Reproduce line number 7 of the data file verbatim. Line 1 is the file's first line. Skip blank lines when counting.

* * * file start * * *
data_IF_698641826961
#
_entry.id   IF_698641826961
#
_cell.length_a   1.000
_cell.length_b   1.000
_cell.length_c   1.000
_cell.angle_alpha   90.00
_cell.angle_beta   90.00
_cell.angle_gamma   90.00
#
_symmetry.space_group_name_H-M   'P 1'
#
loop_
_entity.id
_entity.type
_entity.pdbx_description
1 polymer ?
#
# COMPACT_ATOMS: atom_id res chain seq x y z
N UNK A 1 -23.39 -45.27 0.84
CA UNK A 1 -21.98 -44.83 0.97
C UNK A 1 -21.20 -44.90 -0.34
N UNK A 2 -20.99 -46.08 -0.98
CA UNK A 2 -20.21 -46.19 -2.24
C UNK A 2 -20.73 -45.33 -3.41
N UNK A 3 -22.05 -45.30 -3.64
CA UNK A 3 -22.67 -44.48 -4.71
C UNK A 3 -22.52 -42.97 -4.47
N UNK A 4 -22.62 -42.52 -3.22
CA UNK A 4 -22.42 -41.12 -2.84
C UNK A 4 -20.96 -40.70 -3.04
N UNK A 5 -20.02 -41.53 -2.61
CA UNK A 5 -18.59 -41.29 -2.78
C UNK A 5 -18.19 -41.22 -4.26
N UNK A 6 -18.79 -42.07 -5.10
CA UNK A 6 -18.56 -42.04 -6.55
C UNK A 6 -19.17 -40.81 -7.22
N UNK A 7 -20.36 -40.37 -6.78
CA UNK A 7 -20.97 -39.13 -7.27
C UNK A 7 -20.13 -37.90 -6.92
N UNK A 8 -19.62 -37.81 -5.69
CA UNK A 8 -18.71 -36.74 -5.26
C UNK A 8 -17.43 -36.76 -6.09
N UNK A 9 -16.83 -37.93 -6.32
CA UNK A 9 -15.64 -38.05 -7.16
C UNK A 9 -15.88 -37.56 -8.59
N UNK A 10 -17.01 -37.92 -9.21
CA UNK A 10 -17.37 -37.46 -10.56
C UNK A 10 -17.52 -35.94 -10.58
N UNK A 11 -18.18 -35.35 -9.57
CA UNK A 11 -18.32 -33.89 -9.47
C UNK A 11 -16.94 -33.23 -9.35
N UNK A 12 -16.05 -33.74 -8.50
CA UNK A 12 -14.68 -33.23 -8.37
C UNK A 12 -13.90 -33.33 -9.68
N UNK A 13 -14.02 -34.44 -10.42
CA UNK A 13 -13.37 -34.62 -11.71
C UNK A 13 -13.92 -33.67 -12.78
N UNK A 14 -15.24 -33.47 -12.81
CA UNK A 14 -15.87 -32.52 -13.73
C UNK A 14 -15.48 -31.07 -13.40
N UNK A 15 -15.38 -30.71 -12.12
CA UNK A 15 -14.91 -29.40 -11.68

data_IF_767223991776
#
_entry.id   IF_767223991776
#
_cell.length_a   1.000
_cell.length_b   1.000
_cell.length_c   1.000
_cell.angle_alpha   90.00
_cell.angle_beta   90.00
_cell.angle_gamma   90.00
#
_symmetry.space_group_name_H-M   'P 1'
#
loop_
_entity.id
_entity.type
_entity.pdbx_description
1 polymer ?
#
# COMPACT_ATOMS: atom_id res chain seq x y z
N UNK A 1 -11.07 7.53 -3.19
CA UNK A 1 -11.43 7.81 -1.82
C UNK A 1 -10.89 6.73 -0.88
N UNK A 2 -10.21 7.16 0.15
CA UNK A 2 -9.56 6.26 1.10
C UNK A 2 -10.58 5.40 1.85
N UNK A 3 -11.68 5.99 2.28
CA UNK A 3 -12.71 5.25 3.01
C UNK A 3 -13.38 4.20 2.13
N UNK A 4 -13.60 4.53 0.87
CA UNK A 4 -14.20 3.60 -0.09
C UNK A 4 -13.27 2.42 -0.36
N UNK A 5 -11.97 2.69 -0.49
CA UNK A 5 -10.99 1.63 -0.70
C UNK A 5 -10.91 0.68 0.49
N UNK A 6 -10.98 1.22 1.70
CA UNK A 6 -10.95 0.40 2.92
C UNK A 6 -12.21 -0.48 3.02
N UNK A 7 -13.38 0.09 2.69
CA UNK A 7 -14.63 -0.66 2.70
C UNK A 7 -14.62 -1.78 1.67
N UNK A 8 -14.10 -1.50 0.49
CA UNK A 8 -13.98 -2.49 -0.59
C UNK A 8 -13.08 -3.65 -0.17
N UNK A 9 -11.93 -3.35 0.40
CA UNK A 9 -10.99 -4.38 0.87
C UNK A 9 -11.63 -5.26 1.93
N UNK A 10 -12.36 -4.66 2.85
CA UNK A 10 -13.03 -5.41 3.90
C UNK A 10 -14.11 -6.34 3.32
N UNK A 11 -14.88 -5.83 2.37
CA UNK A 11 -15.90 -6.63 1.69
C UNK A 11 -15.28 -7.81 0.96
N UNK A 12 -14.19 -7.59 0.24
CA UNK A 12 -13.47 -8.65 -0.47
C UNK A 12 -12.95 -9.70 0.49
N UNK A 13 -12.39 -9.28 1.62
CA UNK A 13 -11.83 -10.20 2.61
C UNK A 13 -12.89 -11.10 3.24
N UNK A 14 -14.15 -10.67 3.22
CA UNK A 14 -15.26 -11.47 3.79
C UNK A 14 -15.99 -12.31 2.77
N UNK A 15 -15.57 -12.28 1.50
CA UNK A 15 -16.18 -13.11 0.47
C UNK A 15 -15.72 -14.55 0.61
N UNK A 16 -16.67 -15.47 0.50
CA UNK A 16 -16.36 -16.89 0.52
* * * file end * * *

_cell.length_c   1.000